Why You Should Get A Rescue Cat

Why Get A Rescue Cat You ask?

photo of a kitten and a hand

Let’s face it, everyone loves kittens! From their cute innocent expressions to their uninhibited play, kittens are just plain fun to have and watch grow up. About 82 percent of kittens get adopted, but as they get older the likelihood drops, and once they pass around 18 months old, only 60 percent of cats get adopted.

According to the Humane Society of the United States (HSUS) there are about 93.6 million pet cats in the country, and approximately 33 percent of households have at least one cat. In fact, only about 2 to 5 percent of cats entering shelters are later reclaimed by owners (as compared to about 30 percent of dogs who are reclaimed), according to HSUS.

So Then How Do You Choose?

I think that’s a personal decision for sure but in my opinion, kittens are great when you have kids. Kittens get in trouble and kids get in trouble but as a kid growing up it was wonderful watching our kitten become a cat. I remember it very well even at 40. Kittendom is only a fraction of a cat’s existence, but if you get to experience how adorable it is, you’ll never forget that part of your life. I also think you need patience with a kitten because with very sharp teeth and claws they need to be trained just like a puppy. Litter box training is a must and teaching them to use scratching posts instead of furniture. Then there are shots and getting spayed or neutered.

From Jackson Galaxy:
Please, please, PLEASE never purchase a kitten from a pet store! No matter what the salesperson tells you, it is a stone cold fact that pet stores get their animals from only two places: irresponsible “backyard breeders” who couldn’t be bothered to spay their cat; and commercial mills, where cats spend their lives in cramped, dirty cages with little human contact or veterinary care, solely for the purpose of bringing two or three litters a year into an overcrowded world. Yes, there are kitten mills, although puppy mills are much more common. Persians are common victims of kitten mills. (See Purebred Cat Rescue for more info.) ”

“Kittens from either mills or pet stores are likely to have parasites, hidden genetic and health problems, and significant socialization deficiencies. People are often taken in by those pitiful little faces and want to save them, but every well-intentioned “rescue” from a pet store condemns one more mother cat to a horrible life. Suppliers do not care why you bought it–they only know that you just put a big wad of money in their pockets.”

I can’t stress this point enough!

Are You Older Or Do You Have Grown Up Kids?

photo of a cat relaxingMaybe adopting a rescue kitty is a better answer. Usually, the cats already have their shots and are litter box trained. Most rescue cats are grown and have been around people so they are a great company. Most are already spayed or neutered leaving with less of a headache. There is usually an adoption fee which helps pay for the cats shots and spayed or neutering.

The average lifespan of a cat is 13 to 17 years, but a lot of cats have been known to live over 20. The main benefit of adopting from a rescue centre is that you get a guarantee of its health: they’ve all been through health checks, been seen by a vet, had their blood taken, had vaccinations, been microchipped and neutered, and if there’s anything like dental work needed they’ll have that done before they’re re-homed. If there are ongoing medical conditions we’ll make you fully aware of that too.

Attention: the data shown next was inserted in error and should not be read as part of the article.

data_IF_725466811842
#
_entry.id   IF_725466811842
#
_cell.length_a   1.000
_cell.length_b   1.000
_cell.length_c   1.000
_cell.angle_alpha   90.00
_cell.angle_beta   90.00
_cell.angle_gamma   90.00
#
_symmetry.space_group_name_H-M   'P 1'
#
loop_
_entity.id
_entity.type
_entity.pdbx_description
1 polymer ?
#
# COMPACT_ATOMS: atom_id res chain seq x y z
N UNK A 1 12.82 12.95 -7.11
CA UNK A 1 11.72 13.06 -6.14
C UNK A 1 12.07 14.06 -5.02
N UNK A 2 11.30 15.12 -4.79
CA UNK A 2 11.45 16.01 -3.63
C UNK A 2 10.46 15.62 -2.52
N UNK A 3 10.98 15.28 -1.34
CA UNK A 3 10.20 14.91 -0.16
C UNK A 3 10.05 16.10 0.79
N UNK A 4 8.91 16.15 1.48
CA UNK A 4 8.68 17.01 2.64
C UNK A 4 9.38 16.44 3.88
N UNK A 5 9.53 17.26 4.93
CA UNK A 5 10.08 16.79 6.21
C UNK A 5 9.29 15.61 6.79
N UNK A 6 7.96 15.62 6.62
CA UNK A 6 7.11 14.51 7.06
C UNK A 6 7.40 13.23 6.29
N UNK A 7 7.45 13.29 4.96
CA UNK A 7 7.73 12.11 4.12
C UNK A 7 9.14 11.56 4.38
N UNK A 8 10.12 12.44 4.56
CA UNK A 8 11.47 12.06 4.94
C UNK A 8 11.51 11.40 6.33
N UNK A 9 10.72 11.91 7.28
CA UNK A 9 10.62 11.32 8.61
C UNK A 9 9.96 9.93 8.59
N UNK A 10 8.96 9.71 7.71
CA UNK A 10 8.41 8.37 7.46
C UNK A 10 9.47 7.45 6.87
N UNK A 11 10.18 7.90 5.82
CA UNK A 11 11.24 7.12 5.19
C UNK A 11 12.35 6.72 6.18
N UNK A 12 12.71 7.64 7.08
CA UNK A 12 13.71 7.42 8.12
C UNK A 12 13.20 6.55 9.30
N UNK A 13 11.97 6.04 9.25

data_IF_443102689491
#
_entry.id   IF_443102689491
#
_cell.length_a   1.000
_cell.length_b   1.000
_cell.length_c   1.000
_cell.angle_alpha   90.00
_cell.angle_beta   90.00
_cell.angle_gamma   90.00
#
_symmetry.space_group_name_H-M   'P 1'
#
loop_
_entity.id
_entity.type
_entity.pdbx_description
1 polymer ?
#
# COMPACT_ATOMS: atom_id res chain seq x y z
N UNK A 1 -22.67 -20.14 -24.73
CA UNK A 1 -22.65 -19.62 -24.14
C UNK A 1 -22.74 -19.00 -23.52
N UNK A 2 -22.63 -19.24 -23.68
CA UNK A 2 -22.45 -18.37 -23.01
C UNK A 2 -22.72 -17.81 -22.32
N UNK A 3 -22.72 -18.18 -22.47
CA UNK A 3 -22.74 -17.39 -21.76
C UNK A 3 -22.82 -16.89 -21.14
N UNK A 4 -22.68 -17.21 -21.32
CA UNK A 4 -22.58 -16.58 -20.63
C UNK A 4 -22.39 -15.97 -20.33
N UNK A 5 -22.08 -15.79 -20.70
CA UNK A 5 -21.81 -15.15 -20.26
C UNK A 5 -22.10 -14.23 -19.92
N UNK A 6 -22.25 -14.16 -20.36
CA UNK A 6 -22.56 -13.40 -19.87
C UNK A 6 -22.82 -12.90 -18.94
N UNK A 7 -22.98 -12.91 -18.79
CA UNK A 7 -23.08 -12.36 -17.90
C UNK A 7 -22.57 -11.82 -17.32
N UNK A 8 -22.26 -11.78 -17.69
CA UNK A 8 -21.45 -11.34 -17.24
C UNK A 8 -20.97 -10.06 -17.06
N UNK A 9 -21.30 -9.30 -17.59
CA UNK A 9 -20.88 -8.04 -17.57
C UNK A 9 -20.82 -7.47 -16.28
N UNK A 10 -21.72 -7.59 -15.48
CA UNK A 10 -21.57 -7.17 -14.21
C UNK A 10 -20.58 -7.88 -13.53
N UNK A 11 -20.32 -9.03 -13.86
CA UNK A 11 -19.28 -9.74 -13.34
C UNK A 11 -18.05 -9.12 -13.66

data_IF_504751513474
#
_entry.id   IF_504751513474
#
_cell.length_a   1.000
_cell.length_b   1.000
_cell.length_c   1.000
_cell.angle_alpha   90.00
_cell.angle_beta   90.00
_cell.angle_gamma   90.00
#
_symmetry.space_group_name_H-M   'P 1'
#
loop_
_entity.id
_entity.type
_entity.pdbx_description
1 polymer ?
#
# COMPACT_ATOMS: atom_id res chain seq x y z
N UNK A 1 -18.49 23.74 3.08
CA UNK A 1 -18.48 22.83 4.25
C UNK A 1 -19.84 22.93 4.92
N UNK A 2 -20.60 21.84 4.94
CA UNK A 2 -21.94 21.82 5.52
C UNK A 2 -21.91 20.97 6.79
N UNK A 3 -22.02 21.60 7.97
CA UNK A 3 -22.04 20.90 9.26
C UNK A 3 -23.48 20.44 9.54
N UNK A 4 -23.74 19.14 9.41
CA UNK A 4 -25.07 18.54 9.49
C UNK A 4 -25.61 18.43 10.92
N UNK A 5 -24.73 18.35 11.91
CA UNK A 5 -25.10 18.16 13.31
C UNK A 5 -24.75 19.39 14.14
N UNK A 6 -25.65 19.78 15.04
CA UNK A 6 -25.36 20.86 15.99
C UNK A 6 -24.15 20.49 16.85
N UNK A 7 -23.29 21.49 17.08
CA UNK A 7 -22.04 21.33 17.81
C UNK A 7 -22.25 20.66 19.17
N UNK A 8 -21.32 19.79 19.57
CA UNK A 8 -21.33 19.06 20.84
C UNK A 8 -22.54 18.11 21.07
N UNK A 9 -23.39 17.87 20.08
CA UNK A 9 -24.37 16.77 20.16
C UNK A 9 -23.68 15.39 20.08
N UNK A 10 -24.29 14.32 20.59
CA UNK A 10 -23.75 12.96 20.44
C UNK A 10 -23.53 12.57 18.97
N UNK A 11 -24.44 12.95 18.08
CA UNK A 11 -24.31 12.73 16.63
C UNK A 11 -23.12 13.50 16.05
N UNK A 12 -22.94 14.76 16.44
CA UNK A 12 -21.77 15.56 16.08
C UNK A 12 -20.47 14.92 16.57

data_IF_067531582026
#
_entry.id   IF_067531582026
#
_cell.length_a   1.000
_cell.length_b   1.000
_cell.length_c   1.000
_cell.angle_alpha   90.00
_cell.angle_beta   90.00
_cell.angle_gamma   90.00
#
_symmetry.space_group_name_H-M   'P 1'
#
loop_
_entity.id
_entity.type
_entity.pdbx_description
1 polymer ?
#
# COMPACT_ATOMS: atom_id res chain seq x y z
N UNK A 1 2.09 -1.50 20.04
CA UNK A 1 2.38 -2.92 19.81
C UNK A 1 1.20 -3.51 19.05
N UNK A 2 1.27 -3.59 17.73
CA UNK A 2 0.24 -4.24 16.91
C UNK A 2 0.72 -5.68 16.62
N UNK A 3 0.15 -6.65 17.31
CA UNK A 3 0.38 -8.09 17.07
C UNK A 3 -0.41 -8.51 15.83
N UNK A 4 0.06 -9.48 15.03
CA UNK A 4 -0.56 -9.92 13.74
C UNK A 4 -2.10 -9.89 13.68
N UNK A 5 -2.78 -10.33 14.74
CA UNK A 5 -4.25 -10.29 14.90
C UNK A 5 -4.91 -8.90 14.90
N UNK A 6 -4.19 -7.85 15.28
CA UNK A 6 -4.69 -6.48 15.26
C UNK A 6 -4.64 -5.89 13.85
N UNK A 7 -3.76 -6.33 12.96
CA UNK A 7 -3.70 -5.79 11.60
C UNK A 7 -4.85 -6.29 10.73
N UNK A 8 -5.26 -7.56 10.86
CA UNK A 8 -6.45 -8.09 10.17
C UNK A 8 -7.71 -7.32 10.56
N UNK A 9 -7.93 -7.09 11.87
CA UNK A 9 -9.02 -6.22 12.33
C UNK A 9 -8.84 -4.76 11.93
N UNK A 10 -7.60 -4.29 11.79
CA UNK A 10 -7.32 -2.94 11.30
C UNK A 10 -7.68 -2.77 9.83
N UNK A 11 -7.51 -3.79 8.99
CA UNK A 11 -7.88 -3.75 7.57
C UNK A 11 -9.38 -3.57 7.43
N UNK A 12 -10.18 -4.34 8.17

Animal shelters

From Humane Society: “Shelters are filled with healthy, affectionate cats and kittens of every color, shape, and size imaginable, including many purebreds for which you’d pay a breeder hundreds of dollars. Most shelter cats are mixed-breed, each of which has a unique look—a splash of color, a quartet of irregular “socks,” a certain twinkle in the eye—all his or her own.”

Rescue groups

photo of cat under blanket“Yet another way to bring a cat into your life is to contact a rescue group, which is an organization devoted to placing cats into caring foster homes until a permanent placement can be found. Many groups take any type of cat; others are devoted to specific breeds.”

“There are cat rescue groups across the country. They typically accept cats from people who can’t or don’t want to care for them anymore, and then go to work finding good, “forever” homes for them. That might even include transporting cats across the country into the arms of their new owner.”

“Rescue groups also often cooperate with animal shelters, placing some of the shelter cats into foster homes to open up much-needed cage space for new arrivals.”

“It’s easy to find rescue groups in your city or state by doing an Internet search, talking to the staff of your local animal shelter or asking a few questions at veterinary clinics in your area.”

As For Us, We Adopted

photo of cats on a pourchMy wife and I adopted an 8-year-old calico about 6 years ago and another one about 5 years ago. I have had kittens growing up but I have seen how many cats are forgotten about at shelters ( Cue the Sarah Mclaughlin Music ). We couldn’t resist getting shelter cats and they are two of the sweetest cats ever. If you don’t really have time for training a kitten and paying for everything adoption is perfect! Rescuing a cat is so rewarding and they are always grateful. I’d highly recommend finding a shelter in your area. Thanks for reading!

By: Andy Harms
Bow Chicka Meow Meow

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